computers, it is only reasonable that for the trained hacker, the acquisition of private information from home users is like a walk in the park.
It is obvious that the Internet is here to stay. As the Internet grows and more and more of our everyday activities and errands become available on the Internet, so will the necessity for disbursement of more personal information. This is turn will make hacking, computer crime, Internet break-ins, information theft, and security infiltration more widespread. Action needs to be taken to remedy this problem, and insure the privacy and security of all computer and Internet users, as well as corporate companies and their assets. It is imperative that the safety and privacy of people be preserved, and the integrity of the Internet is assured for future generations. As the largest network in the world and a seemingly endless tool of education, information, amusement, management, communication, convenience, and commerce, it is likely that the Internet is the greatest evolution and revolution in the last 50 years. In this age where almost everything you ever wanted to know about someone can be found on a computer, companies need to ensure that the people whose information they are collecting and using know what is being collected and how and why it is to be used. Security and privacy on the Internet is both simple and complex at the same time. Simple because the problem that plagues the Internet and its security is easy to identify. Complex because at this point in time there exists no way to solve all of the problems and security concerns (Stein 1). The world’s accessibility to the Internet makes the development of global standards and privacy codes difficult – but imperative.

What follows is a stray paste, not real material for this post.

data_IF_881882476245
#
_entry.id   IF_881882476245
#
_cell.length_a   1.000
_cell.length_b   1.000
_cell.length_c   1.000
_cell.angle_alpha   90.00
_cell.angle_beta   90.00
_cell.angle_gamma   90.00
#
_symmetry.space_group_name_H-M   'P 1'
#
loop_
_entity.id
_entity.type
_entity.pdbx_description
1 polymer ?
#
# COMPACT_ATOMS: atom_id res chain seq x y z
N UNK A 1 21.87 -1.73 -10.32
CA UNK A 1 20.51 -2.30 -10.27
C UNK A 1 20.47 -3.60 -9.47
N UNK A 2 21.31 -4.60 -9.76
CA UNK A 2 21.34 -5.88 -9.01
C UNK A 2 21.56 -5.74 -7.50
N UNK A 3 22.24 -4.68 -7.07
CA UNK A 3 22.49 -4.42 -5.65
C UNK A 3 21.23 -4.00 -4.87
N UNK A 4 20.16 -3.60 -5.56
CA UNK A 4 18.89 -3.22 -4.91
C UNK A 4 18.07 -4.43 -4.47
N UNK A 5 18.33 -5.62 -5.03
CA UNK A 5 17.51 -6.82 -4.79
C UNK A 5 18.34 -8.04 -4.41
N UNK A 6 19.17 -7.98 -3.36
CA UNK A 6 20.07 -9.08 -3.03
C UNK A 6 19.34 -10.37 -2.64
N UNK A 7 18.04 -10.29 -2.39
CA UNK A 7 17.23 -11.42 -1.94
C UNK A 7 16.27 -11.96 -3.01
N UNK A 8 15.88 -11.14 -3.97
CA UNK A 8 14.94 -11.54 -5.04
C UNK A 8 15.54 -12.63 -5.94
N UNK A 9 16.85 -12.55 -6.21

Ahuja, Vijay. Network and Internet Security. Boston: AP Professional, 1996.
Berinato, Scott. Hack alert: Where’s the Outrage? IT managers, in rush to create Web presence, leave sites vulnerable (Industry Trend or Event). eWeek Sept. 2000: 1.Q.
Bott, Ed. We Know Where You Live Work Shop Bank…And So Does Everyone Else! Here’s How to Protect Yourself and Your Business. PC/Computing Mar. 2000. p80.
Breeden, John II. Justice offers a victim’s perspective on hacking (Government Activity). Government Computer News Apr. 1997: v16, n10, p3(2).
Caryl, Christian. Russia’s hackers: reach out and rob someone. U.S. News & World Report Apr. 1997: v122, n15, p58(1).
Littman, Jonathan. Hacked, cracked and phreaked. PC Week Jan. 1997: v14, n4, p1(2).
Roberts, Sally. Hacking incident moves Web security to front page. Business Insurance Sept.1998: v32, n38, p1(2).
Rothfeder, Jeffrey. Hacked! Are your company files safe? PC World Nov. 1996: v14, n11, p170(7).
Stein, Lincoln D. Web Security: A Step-by-Step Reference Guide. Reading: Addison-Wesley, 1998.
Ziff, Davis. The Feds Are following You. PC/Computing Mar. 2000 1996: p94.